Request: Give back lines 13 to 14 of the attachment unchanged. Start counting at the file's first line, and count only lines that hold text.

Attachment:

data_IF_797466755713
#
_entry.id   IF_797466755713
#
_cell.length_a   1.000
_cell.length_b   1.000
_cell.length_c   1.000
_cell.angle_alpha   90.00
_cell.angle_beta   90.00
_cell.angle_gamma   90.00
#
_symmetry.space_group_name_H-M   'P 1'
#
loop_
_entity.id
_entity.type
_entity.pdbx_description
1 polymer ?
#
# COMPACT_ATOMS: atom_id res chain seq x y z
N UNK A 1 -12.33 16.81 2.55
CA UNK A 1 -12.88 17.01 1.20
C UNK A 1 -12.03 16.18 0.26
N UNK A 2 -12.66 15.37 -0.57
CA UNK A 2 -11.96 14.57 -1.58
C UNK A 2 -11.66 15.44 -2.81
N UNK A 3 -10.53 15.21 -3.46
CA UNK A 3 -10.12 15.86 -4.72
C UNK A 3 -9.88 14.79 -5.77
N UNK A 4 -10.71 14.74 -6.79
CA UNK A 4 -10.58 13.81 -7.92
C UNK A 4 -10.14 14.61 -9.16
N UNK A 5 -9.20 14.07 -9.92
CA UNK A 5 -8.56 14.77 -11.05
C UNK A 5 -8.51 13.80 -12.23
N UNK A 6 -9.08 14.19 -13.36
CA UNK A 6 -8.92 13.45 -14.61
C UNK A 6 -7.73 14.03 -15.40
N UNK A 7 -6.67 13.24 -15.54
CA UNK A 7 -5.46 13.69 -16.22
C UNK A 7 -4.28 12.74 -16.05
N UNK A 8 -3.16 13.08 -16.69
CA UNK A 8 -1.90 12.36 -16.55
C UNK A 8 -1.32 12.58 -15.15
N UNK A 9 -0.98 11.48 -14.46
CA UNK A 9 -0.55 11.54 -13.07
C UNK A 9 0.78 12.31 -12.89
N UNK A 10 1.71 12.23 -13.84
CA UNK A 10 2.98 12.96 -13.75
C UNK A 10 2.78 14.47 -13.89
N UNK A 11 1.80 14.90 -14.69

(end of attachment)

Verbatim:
#
loop_